Quarterly News from the WI Cancer Council Policy Committee | Feb/March 2018
Alcohol & Cancer FAQ
The WI Cancer Council released its latest policy resource in the February issue of ENGAGE : an Alcohol & Cancer FAQ . Courtney Harris, policy coordinator for the WI CCC Program, described how the FAQ can be used by members to support the Council's Policy Agenda and public awareness goals.
The FAQ equips members with the facts they need to discuss these issues with patients, clients, and community members. Using straightforward language, the FAQ explains how alcohol use increases cancer risk.
But it also does more.
The FAQ offers specific steps people can take to decrease individual cancer risk and the overall cancer burden in their communities. This includes individual behavior change, as well as environmental changes that discourage high-risk drinking by making alcohol less available, less attractive, and less affordable, and by making excessive drinking less acceptable.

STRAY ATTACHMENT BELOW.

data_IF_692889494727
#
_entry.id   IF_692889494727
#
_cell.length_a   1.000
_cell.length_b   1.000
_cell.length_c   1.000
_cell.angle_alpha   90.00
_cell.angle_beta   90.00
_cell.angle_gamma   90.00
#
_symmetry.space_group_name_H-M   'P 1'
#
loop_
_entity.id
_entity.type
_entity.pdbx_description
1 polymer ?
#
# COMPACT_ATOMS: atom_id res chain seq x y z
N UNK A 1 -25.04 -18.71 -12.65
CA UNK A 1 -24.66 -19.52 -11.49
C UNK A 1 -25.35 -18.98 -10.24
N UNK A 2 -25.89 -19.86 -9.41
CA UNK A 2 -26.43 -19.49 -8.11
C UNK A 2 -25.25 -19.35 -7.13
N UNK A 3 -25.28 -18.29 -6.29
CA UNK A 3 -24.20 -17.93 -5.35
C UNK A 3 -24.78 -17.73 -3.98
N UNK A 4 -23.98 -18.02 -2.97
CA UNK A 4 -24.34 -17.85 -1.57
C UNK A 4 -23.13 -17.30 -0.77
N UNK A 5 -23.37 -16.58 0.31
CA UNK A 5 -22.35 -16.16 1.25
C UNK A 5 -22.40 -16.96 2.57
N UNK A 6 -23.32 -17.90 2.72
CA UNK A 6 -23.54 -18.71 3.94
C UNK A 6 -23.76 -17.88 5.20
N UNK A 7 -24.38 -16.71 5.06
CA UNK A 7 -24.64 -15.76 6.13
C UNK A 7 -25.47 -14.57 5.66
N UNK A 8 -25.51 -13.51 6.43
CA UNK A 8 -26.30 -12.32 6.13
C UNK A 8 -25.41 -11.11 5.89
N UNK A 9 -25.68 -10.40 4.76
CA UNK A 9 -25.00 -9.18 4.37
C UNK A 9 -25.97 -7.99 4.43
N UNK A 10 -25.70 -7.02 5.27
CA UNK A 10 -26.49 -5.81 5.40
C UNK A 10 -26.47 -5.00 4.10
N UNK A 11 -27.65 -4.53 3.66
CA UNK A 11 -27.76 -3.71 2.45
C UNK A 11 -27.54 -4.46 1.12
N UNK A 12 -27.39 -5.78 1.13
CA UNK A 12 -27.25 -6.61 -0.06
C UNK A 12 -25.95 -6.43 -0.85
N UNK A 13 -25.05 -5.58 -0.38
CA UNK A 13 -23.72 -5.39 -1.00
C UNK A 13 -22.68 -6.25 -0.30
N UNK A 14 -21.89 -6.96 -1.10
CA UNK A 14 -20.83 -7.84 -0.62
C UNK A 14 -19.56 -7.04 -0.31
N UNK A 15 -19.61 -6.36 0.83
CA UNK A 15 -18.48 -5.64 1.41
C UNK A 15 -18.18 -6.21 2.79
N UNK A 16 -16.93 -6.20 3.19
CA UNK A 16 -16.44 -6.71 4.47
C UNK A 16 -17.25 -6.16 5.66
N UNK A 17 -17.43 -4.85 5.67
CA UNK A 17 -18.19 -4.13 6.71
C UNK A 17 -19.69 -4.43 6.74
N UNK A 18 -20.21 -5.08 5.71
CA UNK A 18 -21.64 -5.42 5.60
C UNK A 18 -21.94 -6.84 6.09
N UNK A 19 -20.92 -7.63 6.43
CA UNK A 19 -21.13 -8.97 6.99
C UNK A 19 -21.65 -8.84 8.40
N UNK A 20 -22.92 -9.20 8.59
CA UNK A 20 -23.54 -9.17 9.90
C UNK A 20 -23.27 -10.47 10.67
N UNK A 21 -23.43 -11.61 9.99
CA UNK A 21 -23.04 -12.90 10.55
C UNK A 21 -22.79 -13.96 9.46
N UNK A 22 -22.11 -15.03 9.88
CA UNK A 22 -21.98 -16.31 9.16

Members are encouraged to share the FAQ with partners and community members, and on social media. (Download our social media graphic here.)
As a part of the Alcohol & Cancer Action Plan, the Policy Committee will be developing additional resources on the alcohol-cancer connection. We will be tailoring these resources based on areas and populations at highest risk.
To get involved in this work, please contact Courtney Harris.

The Alcohol & Cancer FAQ supports Priority 3 of the WI CCC Plan.
And the Policy Agenda
Every two years, the Policy Committee sets a new agenda that focuses the WI Cancer Council's policy work based on key priority areas, the policy environment, and emerging issues. As we begin deliberating the 2018-2020 Policy Agenda, the Committee turned to the Council's Action Plans for inspiration.
(You can see the current Policy Agenda here.)
Each Action Plan will have several important policy-related considerations -- since "policy, systems, and environmental change" is a cross-cutting issue of the larger WI Comprehensive Cancer Control Plan.
As a result, Committee members agreed that the next Policy Agenda should reflect the progress needed in the four Action Plan areas.